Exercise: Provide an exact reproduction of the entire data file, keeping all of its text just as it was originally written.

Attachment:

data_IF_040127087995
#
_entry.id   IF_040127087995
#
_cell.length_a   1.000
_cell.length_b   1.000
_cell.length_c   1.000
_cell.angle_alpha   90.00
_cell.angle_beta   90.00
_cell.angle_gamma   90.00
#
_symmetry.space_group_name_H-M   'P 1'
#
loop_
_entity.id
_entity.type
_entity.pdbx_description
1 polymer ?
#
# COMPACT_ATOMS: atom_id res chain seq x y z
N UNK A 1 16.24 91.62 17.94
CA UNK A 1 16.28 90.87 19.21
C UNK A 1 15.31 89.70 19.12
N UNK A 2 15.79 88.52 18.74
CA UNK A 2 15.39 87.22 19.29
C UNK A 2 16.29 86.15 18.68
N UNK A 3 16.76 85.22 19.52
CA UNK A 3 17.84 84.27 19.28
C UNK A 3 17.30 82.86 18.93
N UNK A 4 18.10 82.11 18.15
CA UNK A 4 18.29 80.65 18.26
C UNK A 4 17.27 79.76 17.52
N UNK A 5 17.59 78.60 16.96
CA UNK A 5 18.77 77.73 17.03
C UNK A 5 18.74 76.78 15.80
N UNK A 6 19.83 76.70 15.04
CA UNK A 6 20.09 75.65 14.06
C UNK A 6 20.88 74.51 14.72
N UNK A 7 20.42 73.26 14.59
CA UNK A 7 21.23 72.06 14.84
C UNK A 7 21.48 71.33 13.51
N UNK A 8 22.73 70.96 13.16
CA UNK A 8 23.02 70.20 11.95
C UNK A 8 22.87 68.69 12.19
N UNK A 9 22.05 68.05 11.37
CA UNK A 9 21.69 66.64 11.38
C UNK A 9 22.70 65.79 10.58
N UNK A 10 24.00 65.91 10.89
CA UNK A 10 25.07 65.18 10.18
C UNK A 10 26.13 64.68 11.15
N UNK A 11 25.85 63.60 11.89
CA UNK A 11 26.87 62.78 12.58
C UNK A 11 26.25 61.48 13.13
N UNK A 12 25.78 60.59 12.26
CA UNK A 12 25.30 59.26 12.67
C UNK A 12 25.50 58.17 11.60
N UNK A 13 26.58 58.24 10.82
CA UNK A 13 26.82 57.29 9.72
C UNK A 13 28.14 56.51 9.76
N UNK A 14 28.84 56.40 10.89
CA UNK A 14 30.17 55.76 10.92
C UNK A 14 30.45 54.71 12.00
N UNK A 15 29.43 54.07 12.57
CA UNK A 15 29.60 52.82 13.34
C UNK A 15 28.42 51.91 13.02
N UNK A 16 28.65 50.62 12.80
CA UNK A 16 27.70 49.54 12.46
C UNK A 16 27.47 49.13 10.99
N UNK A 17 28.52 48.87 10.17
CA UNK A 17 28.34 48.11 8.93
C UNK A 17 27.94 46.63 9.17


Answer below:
data_IF_040127087995
#
_entry.id   IF_040127087995
#
_cell.length_a   1.000
_cell.length_b   1.000
_cell.length_c   1.000
_cell.angle_alpha   90.00
_cell.angle_beta   90.00
_cell.angle_gamma   90.00
#
_symmetry.space_group_name_H-M   'P 1'
#
loop_
_entity.id
_entity.type
_entity.pdbx_description
1 polymer ?
#
# COMPACT_ATOMS: atom_id res chain seq x y z
N UNK A 1 16.24 91.62 17.94
CA UNK A 1 16.28 90.87 19.21
C UNK A 1 15.31 89.70 19.12
N UNK A 2 15.79 88.52 18.74
CA UNK A 2 15.39 87.22 19.29
C UNK A 2 16.29 86.15 18.68
N UNK A 3 16.76 85.22 19.52
CA UNK A 3 17.84 84.27 19.28
C UNK A 3 17.30 82.86 18.93
N UNK A 4 18.10 82.11 18.15
CA UNK A 4 18.29 80.65 18.26
C UNK A 4 17.27 79.76 17.52
N UNK A 5 17.59 78.60 16.96
CA UNK A 5 18.77 77.73 17.03
C UNK A 5 18.74 76.78 15.80
N UNK A 6 19.83 76.70 15.04
CA UNK A 6 20.09 75.65 14.06
C UNK A 6 20.88 74.51 14.72
N UNK A 7 20.42 73.26 14.59
CA UNK A 7 21.23 72.06 14.84
C UNK A 7 21.48 71.33 13.51
N UNK A 8 22.73 70.96 13.16
CA UNK A 8 23.02 70.20 11.95
C UNK A 8 22.87 68.69 12.19
N UNK A 9 22.05 68.05 11.37
CA UNK A 9 21.69 66.64 11.38
C UNK A 9 22.70 65.79 10.58
N UNK A 10 24.00 65.91 10.89
CA UNK A 10 25.07 65.18 10.18
C UNK A 10 26.13 64.68 11.15
N UNK A 11 25.85 63.60 11.89
CA UNK A 11 26.87 62.78 12.58
C UNK A 11 26.25 61.48 13.13
N UNK A 12 25.78 60.59 12.26
CA UNK A 12 25.30 59.26 12.67
C UNK A 12 25.50 58.17 11.60
N UNK A 13 26.58 58.24 10.82
CA UNK A 13 26.82 57.29 9.72
C UNK A 13 28.14 56.51 9.76
N UNK A 14 28.84 56.40 10.89
CA UNK A 14 30.17 55.76 10.92
C UNK A 14 30.45 54.71 12.00
N UNK A 15 29.43 54.07 12.57
CA UNK A 15 29.60 52.82 13.34
C UNK A 15 28.42 51.91 13.02
N UNK A 16 28.65 50.62 12.80
CA UNK A 16 27.70 49.54 12.46
C UNK A 16 27.47 49.13 10.99
N UNK A 17 28.52 48.87 10.17
CA UNK A 17 28.34 48.11 8.93
C UNK A 17 27.94 46.63 9.17